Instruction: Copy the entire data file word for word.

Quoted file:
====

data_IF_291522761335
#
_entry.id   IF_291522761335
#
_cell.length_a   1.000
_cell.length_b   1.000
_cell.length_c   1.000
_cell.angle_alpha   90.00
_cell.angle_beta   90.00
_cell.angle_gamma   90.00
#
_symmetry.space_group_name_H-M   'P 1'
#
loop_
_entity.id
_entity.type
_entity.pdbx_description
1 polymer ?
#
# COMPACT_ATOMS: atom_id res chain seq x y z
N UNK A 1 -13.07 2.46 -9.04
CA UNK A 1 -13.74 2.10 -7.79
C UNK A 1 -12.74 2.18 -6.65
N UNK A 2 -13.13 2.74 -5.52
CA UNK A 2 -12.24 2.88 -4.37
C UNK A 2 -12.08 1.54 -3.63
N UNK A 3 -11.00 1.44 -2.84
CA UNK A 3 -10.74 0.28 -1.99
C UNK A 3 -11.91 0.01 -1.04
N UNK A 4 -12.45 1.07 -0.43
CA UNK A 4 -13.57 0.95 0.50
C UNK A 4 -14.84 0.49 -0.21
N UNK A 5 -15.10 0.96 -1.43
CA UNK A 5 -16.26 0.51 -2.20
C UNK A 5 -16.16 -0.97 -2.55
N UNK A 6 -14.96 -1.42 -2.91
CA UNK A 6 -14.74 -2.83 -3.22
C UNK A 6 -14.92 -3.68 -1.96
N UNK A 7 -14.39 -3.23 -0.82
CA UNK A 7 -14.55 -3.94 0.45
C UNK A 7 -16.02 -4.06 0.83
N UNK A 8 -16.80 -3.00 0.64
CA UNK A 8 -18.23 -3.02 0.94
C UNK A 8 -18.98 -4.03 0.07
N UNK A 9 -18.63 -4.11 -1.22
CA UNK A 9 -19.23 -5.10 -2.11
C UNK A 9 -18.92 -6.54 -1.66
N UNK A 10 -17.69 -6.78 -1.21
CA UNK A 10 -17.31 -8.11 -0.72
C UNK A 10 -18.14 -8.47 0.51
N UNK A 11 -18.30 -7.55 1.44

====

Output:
data_IF_291522761335
#
_entry.id   IF_291522761335
#
_cell.length_a   1.000
_cell.length_b   1.000
_cell.length_c   1.000
_cell.angle_alpha   90.00
_cell.angle_beta   90.00
_cell.angle_gamma   90.00
#
_symmetry.space_group_name_H-M   'P 1'
#
loop_
_entity.id
_entity.type
_entity.pdbx_description
1 polymer ?
#
# COMPACT_ATOMS: atom_id res chain seq x y z
N UNK A 1 -13.07 2.46 -9.04
CA UNK A 1 -13.74 2.10 -7.79
C UNK A 1 -12.74 2.18 -6.65
N UNK A 2 -13.13 2.74 -5.52
CA UNK A 2 -12.24 2.88 -4.37
C UNK A 2 -12.08 1.54 -3.63
N UNK A 3 -11.00 1.44 -2.84
CA UNK A 3 -10.74 0.28 -1.99
C UNK A 3 -11.91 0.01 -1.04
N UNK A 4 -12.45 1.07 -0.43
CA UNK A 4 -13.57 0.95 0.50
C UNK A 4 -14.84 0.49 -0.21
N UNK A 5 -15.10 0.96 -1.43
CA UNK A 5 -16.26 0.51 -2.20
C UNK A 5 -16.16 -0.97 -2.55
N UNK A 6 -14.96 -1.42 -2.91
CA UNK A 6 -14.74 -2.83 -3.22
C UNK A 6 -14.92 -3.68 -1.96
N UNK A 7 -14.39 -3.23 -0.82
CA UNK A 7 -14.55 -3.94 0.45
C UNK A 7 -16.02 -4.06 0.83
N UNK A 8 -16.80 -3.00 0.64
CA UNK A 8 -18.23 -3.02 0.94
C UNK A 8 -18.98 -4.03 0.07
N UNK A 9 -18.63 -4.11 -1.22
CA UNK A 9 -19.23 -5.10 -2.11
C UNK A 9 -18.92 -6.54 -1.66
N UNK A 10 -17.69 -6.78 -1.21
CA UNK A 10 -17.31 -8.11 -0.72
C UNK A 10 -18.14 -8.47 0.51
N UNK A 11 -18.30 -7.55 1.44